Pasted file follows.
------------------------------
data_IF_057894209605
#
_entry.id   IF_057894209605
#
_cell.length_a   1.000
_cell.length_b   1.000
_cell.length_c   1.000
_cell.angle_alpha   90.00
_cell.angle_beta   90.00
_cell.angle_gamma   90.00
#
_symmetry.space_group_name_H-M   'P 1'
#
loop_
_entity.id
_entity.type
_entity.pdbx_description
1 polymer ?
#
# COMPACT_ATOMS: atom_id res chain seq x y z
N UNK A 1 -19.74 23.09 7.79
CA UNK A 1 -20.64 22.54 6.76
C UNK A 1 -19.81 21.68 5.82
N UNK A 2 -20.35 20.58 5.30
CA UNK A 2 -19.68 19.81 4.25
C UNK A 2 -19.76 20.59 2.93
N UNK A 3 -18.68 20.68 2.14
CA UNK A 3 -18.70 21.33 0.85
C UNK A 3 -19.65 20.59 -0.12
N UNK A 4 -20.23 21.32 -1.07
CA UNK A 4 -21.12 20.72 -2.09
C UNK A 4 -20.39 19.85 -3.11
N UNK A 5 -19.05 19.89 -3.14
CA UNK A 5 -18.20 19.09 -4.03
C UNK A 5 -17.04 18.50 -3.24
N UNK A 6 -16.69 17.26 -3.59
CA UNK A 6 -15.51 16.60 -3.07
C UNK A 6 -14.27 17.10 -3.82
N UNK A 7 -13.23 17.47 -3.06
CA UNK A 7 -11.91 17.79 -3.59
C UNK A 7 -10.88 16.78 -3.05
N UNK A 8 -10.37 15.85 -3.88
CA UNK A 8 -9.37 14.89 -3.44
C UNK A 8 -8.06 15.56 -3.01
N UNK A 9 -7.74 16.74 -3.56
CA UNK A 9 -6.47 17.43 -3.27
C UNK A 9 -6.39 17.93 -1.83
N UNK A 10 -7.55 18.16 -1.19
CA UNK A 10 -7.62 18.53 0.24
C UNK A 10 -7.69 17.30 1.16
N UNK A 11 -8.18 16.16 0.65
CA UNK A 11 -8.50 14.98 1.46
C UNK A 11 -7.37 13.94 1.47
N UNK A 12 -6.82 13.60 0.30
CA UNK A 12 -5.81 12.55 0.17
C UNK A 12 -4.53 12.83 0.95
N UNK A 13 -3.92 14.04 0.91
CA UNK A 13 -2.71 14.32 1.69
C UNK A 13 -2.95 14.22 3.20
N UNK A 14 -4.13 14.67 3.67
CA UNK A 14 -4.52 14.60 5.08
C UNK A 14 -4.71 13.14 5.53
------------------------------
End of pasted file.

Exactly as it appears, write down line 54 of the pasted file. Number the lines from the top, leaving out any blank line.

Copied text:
N UNK A 12 -6.82 13.60 0.30